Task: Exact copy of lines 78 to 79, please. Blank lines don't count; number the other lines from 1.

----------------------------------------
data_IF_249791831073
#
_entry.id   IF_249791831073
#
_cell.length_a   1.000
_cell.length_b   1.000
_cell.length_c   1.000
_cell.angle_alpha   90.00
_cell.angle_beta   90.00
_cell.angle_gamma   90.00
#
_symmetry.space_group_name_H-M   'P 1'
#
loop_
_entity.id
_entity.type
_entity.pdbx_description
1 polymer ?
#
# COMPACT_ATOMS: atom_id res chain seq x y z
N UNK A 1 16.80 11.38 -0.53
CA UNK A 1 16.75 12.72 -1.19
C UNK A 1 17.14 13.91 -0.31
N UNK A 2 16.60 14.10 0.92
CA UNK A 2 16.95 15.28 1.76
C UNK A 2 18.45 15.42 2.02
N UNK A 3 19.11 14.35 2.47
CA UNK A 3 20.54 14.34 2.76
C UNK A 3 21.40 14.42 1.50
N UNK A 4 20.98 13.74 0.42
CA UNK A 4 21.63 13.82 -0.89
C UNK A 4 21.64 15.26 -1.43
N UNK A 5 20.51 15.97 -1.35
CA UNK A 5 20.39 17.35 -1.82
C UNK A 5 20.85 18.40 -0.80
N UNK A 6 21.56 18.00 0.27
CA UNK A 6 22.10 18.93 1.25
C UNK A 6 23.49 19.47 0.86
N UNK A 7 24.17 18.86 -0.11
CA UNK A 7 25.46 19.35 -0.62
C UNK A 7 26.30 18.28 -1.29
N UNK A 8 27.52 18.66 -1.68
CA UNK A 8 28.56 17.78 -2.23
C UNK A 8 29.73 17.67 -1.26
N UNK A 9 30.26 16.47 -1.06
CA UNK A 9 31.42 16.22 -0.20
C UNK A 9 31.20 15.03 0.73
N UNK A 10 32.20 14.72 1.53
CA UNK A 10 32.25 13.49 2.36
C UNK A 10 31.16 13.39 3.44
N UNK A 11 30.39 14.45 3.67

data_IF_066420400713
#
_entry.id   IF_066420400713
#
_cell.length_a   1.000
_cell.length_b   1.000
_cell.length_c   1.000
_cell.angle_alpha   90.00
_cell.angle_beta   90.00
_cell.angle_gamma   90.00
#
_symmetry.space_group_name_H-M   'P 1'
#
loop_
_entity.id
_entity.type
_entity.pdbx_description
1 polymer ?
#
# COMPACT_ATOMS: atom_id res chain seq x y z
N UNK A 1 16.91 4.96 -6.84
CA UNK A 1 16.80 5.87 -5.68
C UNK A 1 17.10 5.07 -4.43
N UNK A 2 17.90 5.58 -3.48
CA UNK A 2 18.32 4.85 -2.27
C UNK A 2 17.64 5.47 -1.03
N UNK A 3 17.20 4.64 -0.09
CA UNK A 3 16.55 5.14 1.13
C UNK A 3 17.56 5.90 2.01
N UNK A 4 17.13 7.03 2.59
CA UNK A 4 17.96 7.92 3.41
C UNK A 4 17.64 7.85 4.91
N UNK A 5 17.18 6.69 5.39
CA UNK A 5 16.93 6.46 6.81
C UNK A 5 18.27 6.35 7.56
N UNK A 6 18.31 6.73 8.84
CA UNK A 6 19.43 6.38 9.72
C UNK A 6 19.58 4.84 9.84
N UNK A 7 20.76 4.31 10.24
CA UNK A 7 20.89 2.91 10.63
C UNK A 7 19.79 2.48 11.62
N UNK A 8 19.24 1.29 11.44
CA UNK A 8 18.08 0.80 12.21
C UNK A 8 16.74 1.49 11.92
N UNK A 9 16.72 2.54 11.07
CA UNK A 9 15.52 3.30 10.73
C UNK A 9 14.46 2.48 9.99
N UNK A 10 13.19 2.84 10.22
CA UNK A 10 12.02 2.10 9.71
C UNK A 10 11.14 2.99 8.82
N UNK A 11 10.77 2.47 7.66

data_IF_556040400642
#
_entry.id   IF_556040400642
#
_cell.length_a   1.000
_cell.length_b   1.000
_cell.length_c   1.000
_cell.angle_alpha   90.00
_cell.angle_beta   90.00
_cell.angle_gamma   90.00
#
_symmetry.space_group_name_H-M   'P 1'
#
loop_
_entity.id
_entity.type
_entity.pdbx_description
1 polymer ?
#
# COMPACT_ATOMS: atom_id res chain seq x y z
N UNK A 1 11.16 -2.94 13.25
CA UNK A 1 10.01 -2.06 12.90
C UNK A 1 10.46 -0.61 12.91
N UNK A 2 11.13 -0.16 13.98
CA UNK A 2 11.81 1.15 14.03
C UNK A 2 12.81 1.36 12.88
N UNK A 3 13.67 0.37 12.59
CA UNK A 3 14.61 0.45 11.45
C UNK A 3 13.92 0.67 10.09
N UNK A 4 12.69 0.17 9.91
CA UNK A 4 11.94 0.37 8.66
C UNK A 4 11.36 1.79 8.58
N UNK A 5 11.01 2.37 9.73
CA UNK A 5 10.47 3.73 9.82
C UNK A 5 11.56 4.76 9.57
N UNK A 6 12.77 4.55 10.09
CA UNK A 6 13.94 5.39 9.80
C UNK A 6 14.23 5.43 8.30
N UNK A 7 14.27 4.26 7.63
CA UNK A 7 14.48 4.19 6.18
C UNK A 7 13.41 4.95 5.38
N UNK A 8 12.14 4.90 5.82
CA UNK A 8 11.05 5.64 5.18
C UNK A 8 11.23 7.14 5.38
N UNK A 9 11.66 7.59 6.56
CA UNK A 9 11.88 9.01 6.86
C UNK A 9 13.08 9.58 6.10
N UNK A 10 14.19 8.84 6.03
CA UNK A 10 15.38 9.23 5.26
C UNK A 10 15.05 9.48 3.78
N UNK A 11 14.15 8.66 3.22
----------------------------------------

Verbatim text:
N UNK A 3 17.20 4.64 -0.09
CA UNK A 3 16.55 5.14 1.13